Background and objectives: Two External Quality Assessment Programmes (EQAPs) were run in 2008 and 2009 to evaluate the proficiency of blood centres in detecting, by nucleic acid amplification techniques (NAT), the possible contamination of plasma with hepatitis C virus (HCV), human immunodeficiency virus (HIV) and hepatitis B virus (HBV).
Materials and methods: In the EQAP-2008, three customized panels were designed; each containing positive samples with a viral nominal concentration for the three viruses of about three times the 95% DL of the respective commercial NAT assay. In the EQAP-2009, the proficiency of the participants was evaluated with a single panel, independently on the NAT method used.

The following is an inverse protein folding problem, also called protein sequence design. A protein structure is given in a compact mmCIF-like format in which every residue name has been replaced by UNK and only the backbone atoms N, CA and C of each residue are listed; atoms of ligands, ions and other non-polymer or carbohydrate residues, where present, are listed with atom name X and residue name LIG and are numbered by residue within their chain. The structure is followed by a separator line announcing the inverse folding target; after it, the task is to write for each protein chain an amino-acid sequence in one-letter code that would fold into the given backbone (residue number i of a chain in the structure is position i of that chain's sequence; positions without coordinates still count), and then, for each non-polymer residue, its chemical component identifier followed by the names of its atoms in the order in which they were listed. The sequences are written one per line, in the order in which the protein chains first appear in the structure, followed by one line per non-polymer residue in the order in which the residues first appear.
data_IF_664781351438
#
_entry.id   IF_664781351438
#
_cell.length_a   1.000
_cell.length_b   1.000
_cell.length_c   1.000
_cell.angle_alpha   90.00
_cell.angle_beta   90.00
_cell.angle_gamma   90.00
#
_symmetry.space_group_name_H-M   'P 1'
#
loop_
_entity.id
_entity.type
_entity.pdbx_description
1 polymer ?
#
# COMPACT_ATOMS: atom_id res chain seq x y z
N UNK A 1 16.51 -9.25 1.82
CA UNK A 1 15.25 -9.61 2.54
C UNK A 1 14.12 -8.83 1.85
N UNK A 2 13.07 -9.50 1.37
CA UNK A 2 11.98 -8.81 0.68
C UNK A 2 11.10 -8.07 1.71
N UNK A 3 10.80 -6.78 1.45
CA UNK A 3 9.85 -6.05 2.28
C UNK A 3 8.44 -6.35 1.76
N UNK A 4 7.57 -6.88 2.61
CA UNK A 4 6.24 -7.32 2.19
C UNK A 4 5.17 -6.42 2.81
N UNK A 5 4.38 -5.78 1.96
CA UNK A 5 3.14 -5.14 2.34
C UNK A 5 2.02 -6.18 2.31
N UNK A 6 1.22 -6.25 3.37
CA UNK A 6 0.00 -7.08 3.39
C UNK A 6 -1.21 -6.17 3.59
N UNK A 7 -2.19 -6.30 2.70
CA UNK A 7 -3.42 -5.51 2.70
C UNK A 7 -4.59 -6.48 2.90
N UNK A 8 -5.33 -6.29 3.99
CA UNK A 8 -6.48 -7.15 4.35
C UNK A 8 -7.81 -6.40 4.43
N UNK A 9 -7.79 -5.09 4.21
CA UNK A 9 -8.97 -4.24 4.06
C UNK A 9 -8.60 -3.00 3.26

Results: While 84% (102/122) of the participants in the EQAP-2008 correctly identified the positive and negative samples of the panels, in the EQAP-2009 the percentage of proficient laboratories increased to 97% (118/122). Most importantly, in this 2-year experience, we observed a decrease in the number of pre-/postanalytical errors, from 14 in 2008 to two in 2009.
Conclusions: The design of these two EQAPs allowed participants to assess the performance of the NAT methods applied in their routine screening of blood donations, not only with respect to analytical errors but also to human errors that, despite the high level of automation reached by NAT methods, can still occur.
© 2010 The Author(s). Vox Sanguinis © 2010 International Society of Blood Transfusion.